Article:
The role of science fiction vis a vis the future and predictions thereof has always been a target of lighthearted mockery. However Centauri Dreams articulates, with the help of futurist Peter Garretson, what science fiction can offer, even if predictions aren’t always on the mark:
Many forays into fictional futures, then, can give us alternative ways to make a new concept real. We can try on those futures by reading stories that make them come alive, seeing what effects these changes would have on society. And we can do more. By placing futuristic concepts in a tangible, fictional context, we can encourage their growth and dissemination.
Science fiction explores how human beings respond to change and disruption, and as such helps us explore ourselves. It can also offer pictures of how the world could be, so as to encourage us to actualise these images and build a better future.
[from Centauri Dreams][image from doug8888 on flickr]
The proud journos at TPMMuckraker have managed to acquire the titles of various Pentagon Office of Net Assessment reports through a Freedom of Information request. Here’s what’s been on their minds:
The Great Siberian War Of 2030
The Revival Of Chinese Nationalism: Challenges To American Ideals
The Future Of Undersea Warfare
Chinese And Russian Asymmetrical Strategies For Space Dominance (2010-2030)
That last one is relevant to the recent news of a military (but possibly not weapons-carrying, what with the Outer Space Treaty [thanks commenter Kian]) Chinese space station.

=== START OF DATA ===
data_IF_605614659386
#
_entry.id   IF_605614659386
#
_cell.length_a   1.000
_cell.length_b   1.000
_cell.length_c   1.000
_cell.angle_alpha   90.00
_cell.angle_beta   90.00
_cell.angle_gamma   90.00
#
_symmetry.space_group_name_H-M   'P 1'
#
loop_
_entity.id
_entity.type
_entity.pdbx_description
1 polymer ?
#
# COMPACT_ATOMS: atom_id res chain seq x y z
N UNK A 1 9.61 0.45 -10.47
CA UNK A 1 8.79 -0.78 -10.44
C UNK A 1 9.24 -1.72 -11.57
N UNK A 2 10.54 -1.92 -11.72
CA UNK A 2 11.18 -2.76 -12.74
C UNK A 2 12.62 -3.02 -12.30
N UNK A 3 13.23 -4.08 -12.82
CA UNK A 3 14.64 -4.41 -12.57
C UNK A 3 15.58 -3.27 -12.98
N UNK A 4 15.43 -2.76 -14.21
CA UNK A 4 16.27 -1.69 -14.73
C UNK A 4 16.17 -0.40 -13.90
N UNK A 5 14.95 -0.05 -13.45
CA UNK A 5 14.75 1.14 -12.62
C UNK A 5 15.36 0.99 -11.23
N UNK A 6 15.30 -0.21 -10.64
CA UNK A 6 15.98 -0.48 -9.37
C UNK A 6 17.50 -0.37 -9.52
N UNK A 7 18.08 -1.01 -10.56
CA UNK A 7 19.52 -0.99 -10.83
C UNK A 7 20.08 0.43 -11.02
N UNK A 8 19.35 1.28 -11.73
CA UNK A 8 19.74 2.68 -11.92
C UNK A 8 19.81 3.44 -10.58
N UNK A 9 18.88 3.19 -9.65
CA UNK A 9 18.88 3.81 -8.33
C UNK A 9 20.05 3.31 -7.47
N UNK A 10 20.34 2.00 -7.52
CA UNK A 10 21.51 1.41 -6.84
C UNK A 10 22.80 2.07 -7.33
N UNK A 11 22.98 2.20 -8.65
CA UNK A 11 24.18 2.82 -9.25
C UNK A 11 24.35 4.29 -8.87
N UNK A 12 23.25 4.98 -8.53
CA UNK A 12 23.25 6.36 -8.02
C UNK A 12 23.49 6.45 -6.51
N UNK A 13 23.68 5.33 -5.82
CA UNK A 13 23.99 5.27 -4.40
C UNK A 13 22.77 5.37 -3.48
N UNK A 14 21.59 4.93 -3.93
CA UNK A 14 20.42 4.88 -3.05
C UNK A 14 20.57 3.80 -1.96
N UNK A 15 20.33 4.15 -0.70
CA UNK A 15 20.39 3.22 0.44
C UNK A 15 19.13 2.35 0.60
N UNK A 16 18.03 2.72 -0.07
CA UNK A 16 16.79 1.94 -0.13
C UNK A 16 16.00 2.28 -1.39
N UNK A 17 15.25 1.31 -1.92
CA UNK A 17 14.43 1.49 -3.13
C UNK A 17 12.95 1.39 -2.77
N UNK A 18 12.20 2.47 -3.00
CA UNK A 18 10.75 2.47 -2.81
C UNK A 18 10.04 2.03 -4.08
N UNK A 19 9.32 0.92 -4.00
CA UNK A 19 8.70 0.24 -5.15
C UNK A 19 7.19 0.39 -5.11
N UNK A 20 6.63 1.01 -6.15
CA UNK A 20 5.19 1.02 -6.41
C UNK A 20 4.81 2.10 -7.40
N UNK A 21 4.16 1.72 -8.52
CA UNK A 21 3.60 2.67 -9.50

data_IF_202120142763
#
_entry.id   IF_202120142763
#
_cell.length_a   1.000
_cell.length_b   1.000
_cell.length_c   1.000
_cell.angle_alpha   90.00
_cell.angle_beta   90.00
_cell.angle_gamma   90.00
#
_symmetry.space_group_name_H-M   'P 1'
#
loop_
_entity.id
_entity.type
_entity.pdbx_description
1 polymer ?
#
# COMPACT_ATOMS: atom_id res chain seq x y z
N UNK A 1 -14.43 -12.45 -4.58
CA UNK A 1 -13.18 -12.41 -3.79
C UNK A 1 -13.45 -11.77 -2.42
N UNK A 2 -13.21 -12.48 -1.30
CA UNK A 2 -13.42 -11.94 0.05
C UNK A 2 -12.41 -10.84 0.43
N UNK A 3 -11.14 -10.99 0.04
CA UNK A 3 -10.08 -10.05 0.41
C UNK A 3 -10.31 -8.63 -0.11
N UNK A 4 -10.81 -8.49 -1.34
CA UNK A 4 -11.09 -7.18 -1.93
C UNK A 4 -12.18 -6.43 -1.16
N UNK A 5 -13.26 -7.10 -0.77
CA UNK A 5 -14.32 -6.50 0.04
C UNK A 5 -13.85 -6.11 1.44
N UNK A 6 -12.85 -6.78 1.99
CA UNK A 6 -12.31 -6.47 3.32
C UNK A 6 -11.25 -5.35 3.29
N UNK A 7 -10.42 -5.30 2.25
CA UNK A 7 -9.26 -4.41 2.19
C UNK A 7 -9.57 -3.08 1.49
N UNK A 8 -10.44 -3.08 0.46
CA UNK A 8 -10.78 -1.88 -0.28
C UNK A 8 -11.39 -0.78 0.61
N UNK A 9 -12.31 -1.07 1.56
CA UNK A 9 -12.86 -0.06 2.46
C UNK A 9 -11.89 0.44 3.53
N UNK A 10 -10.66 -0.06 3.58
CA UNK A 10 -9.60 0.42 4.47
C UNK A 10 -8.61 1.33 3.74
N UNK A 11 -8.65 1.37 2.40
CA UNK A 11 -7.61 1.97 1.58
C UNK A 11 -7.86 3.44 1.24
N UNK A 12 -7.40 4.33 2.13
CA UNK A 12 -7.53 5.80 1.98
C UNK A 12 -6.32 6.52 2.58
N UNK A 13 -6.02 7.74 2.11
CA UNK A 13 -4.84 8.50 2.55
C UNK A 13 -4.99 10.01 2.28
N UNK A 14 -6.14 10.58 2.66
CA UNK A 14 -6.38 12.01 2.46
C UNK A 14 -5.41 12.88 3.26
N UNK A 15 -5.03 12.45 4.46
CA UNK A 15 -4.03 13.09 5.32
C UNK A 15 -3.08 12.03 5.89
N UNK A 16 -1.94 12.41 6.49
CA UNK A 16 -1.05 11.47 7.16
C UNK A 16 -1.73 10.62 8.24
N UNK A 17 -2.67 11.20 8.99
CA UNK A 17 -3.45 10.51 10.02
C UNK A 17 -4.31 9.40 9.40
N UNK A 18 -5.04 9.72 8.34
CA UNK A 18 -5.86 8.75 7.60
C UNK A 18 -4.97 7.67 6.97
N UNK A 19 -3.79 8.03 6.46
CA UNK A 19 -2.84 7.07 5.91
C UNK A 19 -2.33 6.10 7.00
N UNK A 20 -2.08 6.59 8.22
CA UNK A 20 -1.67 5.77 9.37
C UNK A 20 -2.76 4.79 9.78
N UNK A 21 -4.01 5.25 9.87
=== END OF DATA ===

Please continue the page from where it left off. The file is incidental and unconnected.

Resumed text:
The whole list is here.
As the actual content of the reports is still classified we can amuse ourselves by wondering what Biometaphor For The Body Politic [March 2006] refers to. It sounds like a description of someone explaining the Facts of Life with handpuppets.
[via Danger Room][image also from Danger Room]
Ever since finding a superb Spore video by Will Wright on TED.com, I’ve been keeping an eye on the website for new videos which are released on a regular basis. TED stands for Technology, Entertainment, Design and is an annual conference in which respected thinkers from all aspects of the world come to give fascinating speeches about their pet subjects. Only recently has the website started giving access to these speeches to anyone who didn’t attend the conference.
As well as Will Wright’s speech (and if you haven’t watched at least one presentation about the forthcoming groundbreaking game, you should), there’s a recent video by bioengineer Hod Lipson about his work on small robots which can learn and self-replicate. The website and video player is cleverly designed with an ingenious overlay on the bottom of the video telling you about the subsections of the talk, how long they go on for and what the subtopics are. Other enjoyable talks include speakers like Al Gore on global warming, Carolyn Porco on flying to Saturn with Cassini, James Kunstler’s engaging criticism of the tragedy of suburbia and Aubrey de Grey’s controversial belief that we can defeat ageing. That’s barely scratching the surface – I could spend weeks watching nothing but TED talks and not get bored. Have a browse and find the ones that engage you.